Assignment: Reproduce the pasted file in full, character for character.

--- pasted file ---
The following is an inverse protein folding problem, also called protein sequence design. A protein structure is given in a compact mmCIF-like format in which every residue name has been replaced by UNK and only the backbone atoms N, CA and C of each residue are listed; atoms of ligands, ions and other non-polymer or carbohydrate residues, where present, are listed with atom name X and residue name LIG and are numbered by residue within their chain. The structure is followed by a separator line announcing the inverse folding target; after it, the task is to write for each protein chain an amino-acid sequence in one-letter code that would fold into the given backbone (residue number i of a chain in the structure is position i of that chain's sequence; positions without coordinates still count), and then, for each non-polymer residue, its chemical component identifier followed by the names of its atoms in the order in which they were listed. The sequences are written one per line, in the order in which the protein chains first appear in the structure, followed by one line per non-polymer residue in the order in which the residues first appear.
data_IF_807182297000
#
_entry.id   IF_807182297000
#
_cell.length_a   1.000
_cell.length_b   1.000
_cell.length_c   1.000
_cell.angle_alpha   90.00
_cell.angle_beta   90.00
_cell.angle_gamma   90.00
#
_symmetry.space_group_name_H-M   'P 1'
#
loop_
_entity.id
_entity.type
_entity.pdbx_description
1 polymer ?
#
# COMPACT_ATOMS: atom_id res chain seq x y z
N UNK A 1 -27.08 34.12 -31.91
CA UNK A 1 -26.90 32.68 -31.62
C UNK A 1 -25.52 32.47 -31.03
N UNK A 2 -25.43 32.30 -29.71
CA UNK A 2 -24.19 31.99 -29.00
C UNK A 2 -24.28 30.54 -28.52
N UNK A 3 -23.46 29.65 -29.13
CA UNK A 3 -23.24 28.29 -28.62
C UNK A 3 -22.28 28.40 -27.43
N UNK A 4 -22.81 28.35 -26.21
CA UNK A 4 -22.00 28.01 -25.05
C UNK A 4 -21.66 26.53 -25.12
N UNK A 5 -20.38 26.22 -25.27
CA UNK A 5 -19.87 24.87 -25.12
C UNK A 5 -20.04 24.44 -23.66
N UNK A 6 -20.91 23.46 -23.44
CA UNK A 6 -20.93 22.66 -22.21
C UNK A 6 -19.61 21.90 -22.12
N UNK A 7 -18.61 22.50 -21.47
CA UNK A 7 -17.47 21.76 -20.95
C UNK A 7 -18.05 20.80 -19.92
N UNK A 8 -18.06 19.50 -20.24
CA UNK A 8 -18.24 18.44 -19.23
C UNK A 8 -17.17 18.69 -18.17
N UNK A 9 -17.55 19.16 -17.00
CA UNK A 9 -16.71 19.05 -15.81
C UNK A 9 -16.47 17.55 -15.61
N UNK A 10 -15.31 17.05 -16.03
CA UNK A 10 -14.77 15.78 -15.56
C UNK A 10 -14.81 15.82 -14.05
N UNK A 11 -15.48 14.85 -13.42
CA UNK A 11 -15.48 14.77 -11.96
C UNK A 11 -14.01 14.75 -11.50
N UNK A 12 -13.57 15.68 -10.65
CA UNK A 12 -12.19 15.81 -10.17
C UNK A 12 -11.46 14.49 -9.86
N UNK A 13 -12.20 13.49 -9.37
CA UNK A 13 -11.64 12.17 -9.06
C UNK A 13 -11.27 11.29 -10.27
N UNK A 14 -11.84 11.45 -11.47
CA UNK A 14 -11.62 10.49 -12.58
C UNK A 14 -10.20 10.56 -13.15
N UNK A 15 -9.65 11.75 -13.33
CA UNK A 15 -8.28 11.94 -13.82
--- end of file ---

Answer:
The following is an inverse protein folding problem, also called protein sequence design. A protein structure is given in a compact mmCIF-like format in which every residue name has been replaced by UNK and only the backbone atoms N, CA and C of each residue are listed; atoms of ligands, ions and other non-polymer or carbohydrate residues, where present, are listed with atom name X and residue name LIG and are numbered by residue within their chain. The structure is followed by a separator line announcing the inverse folding target; after it, the task is to write for each protein chain an amino-acid sequence in one-letter code that would fold into the given backbone (residue number i of a chain in the structure is position i of that chain's sequence; positions without coordinates still count), and then, for each non-polymer residue, its chemical component identifier followed by the names of its atoms in the order in which they were listed. The sequences are written one per line, in the order in which the protein chains first appear in the structure, followed by one line per non-polymer residue in the order in which the residues first appear.
data_IF_807182297000
#
_entry.id   IF_807182297000
#
_cell.length_a   1.000
_cell.length_b   1.000
_cell.length_c   1.000
_cell.angle_alpha   90.00
_cell.angle_beta   90.00
_cell.angle_gamma   90.00
#
_symmetry.space_group_name_H-M   'P 1'
#
loop_
_entity.id
_entity.type
_entity.pdbx_description
1 polymer ?
#
# COMPACT_ATOMS: atom_id res chain seq x y z
N UNK A 1 -27.08 34.12 -31.91
CA UNK A 1 -26.90 32.68 -31.62
C UNK A 1 -25.52 32.47 -31.03
N UNK A 2 -25.43 32.30 -29.71
CA UNK A 2 -24.19 31.99 -29.00
C UNK A 2 -24.28 30.54 -28.52
N UNK A 3 -23.46 29.65 -29.13
CA UNK A 3 -23.24 28.29 -28.62
C UNK A 3 -22.28 28.40 -27.43
N UNK A 4 -22.81 28.35 -26.21
CA UNK A 4 -22.00 28.01 -25.05
C UNK A 4 -21.66 26.53 -25.12
N UNK A 5 -20.38 26.22 -25.27
CA UNK A 5 -19.87 24.87 -25.12
C UNK A 5 -20.04 24.44 -23.66
N UNK A 6 -20.91 23.46 -23.44
CA UNK A 6 -20.93 22.66 -22.21
C UNK A 6 -19.61 21.90 -22.12
N UNK A 7 -18.61 22.50 -21.47
CA UNK A 7 -17.47 21.76 -20.95
C UNK A 7 -18.05 20.80 -19.92
N UNK A 8 -18.06 19.50 -20.24
CA UNK A 8 -18.24 18.44 -19.23
C UNK A 8 -17.17 18.69 -18.17
N UNK A 9 -17.55 19.16 -17.00
CA UNK A 9 -16.71 19.05 -15.81
C UNK A 9 -16.47 17.55 -15.61
N UNK A 10 -15.31 17.05 -16.03
CA UNK A 10 -14.77 15.78 -15.56
C UNK A 10 -14.81 15.82 -14.05
N UNK A 11 -15.48 14.85 -13.42
CA UNK A 11 -15.48 14.77 -11.96
C UNK A 11 -14.01 14.75 -11.50
N UNK A 12 -13.57 15.68 -10.65
CA UNK A 12 -12.19 15.81 -10.17
C UNK A 12 -11.46 14.49 -9.86
N UNK A 13 -12.20 13.49 -9.37
CA UNK A 13 -11.64 12.17 -9.06
C UNK A 13 -11.27 11.29 -10.27
N UNK A 14 -11.84 11.45 -11.47
CA UNK A 14 -11.62 10.49 -12.58
C UNK A 14 -10.20 10.56 -13.15
N UNK A 15 -9.65 11.75 -13.33
CA UNK A 15 -8.28 11.94 -13.82